Almost two in three Canadian businesses have faced cash flow crunches, keeping their owners up at night, according to a survey by Intuit QuickBooks. However, there is good news: you can take some steps to monitor and improve your cash flow. Read on to learn more.
What is cash flow and why is it important?
Every business need Cash. You must pay your bills and salaries to your employees. Even if you have no employees, you must pay yourself for your living expenses. Also, you may want to invest in new equipment, software, and purchase inventory.
You can generate a Statement of Cash Flow in your accounting system. This will tell you whether your cash flow is positive, which is a good thing. Basically, positive cash flow indicates that there is more money coming in (payments from customers) than flowing out (bills and loans being paid, employee salaries and your own cash needs).
On the other hand, a negative cash flow is cause for worry. It means that you have a low cash inflow and may not have enough money to cover your obligations.
Cash flow vs. profitability
Cash flow is different from profitability. Your company can be profitable and still have cash flow issues. For example, let’s say you just made a big sale to the XYZ Corporation. That’s cause for celebration but don’t count your chickens yet. You record your sale, and your income statement shows that you had a profitable month. However, XYZ is having cash flow issues and drags its feet on paying your invoice. After 30 days, you are still waiting to be paid, which means that you have cash flow troubles of your own. It’s difficult to pay your suppliers and employees. Even though your company is profitable, you are facing a cash crunch.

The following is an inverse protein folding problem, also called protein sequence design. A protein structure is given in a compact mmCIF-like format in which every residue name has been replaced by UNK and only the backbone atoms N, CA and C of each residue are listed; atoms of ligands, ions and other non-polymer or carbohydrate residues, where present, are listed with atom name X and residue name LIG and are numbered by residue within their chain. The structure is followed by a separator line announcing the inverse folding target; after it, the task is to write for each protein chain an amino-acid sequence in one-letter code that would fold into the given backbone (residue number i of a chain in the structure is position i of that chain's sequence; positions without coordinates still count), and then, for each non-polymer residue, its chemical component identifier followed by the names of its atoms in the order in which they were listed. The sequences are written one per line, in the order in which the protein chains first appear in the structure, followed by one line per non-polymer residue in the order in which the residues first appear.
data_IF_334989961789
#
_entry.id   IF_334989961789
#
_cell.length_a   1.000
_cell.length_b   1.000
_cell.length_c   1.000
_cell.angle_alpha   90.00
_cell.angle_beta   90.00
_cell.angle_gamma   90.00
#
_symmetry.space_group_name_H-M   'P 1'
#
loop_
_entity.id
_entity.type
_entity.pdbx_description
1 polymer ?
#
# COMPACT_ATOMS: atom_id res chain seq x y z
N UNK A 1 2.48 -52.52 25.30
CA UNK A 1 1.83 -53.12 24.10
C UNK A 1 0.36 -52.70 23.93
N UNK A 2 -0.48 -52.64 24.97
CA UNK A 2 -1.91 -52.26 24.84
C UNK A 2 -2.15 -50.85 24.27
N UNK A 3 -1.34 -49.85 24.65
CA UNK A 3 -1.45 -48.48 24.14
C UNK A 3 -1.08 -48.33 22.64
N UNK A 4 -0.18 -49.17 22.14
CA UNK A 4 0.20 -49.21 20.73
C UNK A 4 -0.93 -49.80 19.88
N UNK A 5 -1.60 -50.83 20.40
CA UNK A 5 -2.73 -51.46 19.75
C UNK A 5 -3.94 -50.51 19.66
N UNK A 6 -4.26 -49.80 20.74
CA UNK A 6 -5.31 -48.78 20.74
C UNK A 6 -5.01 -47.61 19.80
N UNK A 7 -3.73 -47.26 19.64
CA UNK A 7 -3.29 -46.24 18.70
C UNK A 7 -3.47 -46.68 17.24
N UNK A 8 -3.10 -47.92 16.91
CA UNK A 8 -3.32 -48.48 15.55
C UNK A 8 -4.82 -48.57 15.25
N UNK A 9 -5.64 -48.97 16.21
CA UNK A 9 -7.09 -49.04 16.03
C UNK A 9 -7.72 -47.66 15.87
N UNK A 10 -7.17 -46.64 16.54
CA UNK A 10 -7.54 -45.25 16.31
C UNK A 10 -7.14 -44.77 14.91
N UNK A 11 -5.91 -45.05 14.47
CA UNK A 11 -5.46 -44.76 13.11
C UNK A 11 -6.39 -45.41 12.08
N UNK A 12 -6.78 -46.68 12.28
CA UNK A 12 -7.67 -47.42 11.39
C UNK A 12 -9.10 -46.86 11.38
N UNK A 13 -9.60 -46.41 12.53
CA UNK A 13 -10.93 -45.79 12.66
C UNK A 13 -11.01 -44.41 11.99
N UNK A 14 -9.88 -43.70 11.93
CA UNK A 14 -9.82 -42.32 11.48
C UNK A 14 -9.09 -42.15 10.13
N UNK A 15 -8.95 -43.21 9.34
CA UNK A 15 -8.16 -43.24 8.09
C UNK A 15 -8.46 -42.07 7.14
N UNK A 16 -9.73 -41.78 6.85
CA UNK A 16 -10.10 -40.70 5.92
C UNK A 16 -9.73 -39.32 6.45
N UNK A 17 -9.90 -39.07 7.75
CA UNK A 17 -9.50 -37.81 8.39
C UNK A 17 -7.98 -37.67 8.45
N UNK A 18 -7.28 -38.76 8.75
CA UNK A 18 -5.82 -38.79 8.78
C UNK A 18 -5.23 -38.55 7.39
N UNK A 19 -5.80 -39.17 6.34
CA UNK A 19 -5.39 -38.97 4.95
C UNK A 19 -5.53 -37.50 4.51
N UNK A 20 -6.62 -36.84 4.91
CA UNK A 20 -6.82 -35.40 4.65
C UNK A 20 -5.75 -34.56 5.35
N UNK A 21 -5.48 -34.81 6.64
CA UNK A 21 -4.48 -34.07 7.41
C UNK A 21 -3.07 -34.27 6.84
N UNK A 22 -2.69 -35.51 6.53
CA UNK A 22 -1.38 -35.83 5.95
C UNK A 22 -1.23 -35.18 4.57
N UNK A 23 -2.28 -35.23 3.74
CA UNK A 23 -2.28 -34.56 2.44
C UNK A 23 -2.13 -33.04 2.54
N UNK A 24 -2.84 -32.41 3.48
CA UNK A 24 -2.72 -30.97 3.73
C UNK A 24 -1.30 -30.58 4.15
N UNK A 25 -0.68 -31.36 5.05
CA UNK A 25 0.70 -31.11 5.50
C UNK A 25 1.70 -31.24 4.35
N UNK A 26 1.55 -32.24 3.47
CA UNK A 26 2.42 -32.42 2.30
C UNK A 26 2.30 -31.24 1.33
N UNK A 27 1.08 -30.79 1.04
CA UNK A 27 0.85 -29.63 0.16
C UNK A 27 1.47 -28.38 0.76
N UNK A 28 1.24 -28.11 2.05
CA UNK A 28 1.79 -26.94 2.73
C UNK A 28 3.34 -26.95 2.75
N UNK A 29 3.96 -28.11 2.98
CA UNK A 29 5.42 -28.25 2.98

Tips for improving your cash flow
There are several ways to turn your cash flow positive. You can grow your revenues, collect receivables more quickly and manage payables effectively. Here are some ideas:
- Monthly subscriptions: One of the challenges of running a business is that your cash flow and income can be erratic, with great revenues one month and little the next. Can you get at least some of your customers to send you money every month through a subscription model? Let’s say you run a small gym or yoga studio. You can charge people per visit, or you can offer memberships that generate ongoing monthly income.If you go the monthly subscription route, you don’t have to reinvent the wheel and develop your own method of collecting and tracking payments. For instance, Plooto offers automated payments. It is great for monthly service packages, such as memberships, subscriptions and “product of the month” boxes. Best of all, it integrates directly with your accounting program (such as Xero), so your data is all in one place.